An Independent Voice That Advocates For The Classroom Educator Without The Corrupting Politics Tied To Our Union And DOE Leadership.
Wednesday, October 07, 2015
The Difference Between Getting An Unsatisfactory And An Ineffective Rating.
Before there was a teacher evaluation system, educators were rated on the "Unsatisfactory/Satisfactory" scale. If a teacher received two consecutive "Unsatisfactory" ratings for incompetence, the DOE had the right to proceed with a 3020-a to terminate the teacher. However, the burden of proof was placed upon the DOE to show that the teacher was truly incompetent. The result was that in many cases the DOE would rather settle for a small fine and a course on pedagogy rather that go through the frustration of proving the educator was incompetent. In a few cases it took three consecutive "unsatisfactory" ratings before the DOE actually put the teacher through the 3020-a process. That changed in the 2007 contract as the DOE and UFT agreed to the "Peer Intervention Plus" (PIP+) that resulted in the DOE providing an "expert witness" against the teacher and with it a 90%+ termination rate. Thanks to this blog and others the Chapter Leaders got wise to the PIP+ termination program and told the members not to take it since its a voluntary program.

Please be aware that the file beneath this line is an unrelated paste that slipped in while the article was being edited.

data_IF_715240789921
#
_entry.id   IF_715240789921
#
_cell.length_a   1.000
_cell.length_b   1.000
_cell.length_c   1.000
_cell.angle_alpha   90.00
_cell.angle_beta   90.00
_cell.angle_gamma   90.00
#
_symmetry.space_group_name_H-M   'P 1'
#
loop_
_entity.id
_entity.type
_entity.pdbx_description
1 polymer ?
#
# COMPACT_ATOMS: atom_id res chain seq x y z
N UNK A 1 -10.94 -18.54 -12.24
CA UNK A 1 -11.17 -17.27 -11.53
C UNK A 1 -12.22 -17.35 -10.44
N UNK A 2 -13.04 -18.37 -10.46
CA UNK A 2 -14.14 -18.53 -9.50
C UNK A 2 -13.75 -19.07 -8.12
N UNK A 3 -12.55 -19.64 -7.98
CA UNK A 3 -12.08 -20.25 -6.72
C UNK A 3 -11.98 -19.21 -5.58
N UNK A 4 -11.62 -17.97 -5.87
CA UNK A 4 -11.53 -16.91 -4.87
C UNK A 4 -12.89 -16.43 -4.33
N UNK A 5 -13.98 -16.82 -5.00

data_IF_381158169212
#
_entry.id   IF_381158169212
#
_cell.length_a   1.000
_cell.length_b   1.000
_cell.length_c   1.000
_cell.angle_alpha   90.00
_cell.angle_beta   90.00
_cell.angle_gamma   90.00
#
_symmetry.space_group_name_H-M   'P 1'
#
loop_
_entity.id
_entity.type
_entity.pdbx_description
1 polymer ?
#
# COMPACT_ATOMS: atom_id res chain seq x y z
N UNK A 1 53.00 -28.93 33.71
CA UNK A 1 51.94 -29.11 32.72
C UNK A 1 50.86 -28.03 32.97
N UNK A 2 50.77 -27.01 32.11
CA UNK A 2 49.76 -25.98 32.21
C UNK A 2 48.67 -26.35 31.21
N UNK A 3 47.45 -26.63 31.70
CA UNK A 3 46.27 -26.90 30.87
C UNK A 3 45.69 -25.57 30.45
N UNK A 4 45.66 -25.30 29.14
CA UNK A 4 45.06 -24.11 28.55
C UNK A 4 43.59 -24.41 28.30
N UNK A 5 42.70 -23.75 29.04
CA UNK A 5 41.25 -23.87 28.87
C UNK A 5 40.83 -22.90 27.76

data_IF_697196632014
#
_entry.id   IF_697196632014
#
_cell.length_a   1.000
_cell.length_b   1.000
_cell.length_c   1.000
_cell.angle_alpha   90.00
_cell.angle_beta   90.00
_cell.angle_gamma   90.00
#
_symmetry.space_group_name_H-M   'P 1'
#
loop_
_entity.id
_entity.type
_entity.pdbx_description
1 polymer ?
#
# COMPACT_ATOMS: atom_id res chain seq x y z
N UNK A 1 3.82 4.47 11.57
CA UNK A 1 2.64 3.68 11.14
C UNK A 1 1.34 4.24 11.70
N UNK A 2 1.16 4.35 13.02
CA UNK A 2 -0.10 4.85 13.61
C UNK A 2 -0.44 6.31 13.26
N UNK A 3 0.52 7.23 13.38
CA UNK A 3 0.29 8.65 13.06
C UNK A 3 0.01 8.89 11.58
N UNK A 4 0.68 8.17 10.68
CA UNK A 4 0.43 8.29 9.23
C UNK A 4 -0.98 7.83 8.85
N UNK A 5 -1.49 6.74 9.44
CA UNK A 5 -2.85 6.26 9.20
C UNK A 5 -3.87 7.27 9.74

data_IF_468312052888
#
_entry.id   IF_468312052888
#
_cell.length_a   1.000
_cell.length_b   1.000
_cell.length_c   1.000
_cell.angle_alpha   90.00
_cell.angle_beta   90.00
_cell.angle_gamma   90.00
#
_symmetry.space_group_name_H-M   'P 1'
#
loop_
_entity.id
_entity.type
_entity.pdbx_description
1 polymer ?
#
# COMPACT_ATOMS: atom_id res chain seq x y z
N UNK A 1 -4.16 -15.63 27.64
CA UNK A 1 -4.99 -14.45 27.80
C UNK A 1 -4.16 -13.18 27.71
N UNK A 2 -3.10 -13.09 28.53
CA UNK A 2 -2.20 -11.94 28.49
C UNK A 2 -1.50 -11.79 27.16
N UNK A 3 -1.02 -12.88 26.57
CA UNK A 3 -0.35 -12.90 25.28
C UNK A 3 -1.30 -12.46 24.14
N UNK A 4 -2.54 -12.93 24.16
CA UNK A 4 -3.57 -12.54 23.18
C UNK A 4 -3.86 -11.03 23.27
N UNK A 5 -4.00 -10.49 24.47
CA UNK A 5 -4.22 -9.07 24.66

For most teachers, except those with less than two classes, reassigned back to the classroom before November, or are in the ATR pool.. The teacher evaluation was imposed with the four categories of "highly effective, effective, developing, and ineffective". Two consecutive "ineffective" ratings will allow the DOE to take the teacher into the 3020-a process with the burden of proof placed on the teacher and not the DOE, if the peer valudator finds the teacher was ineffective in the classroom. The result is almost certain termination.
What about if the DOE decides to take a teacher into a 3020-a hearing with an "unsatisfactory" rating followed by an "ineffective" rating? Since there is no two consecutive "ineffectives" the burden of proof shifts back to the DOE. This is also true if the peer valudator finds the teacher is not ineffective and the DOE is then forced to defend their "ineffective" rating. By the way, based upon a one year data base, only 30% of the teachers were found by the peer valudators not to be ineffective! That means that 70% of the teachers are probably toast at the 3020-a hearing.
Obviously, the DOE's Office of Legal Services can file 3020-a charges against any teacher who receives one negative rating, especially for misconduct but for incompetence cases its extremely rare for the DOE to go through the cost and effort only to get a token "award" by the Independent arbitrator without documenting a teacher improvement plan and show all the measures taken to help that teacher and that usually is a two year process. Therefore, for simple teacher incompetence cases it takes two or more consecutive "unsatisfactory" ratings or "ineffective" ratings before the DOE will file 3020-a charges.
Better an "unsatisfactory" rating where the burden of proof is on the DOE than an "ineffective" rating where the burden of proof is on the teacher.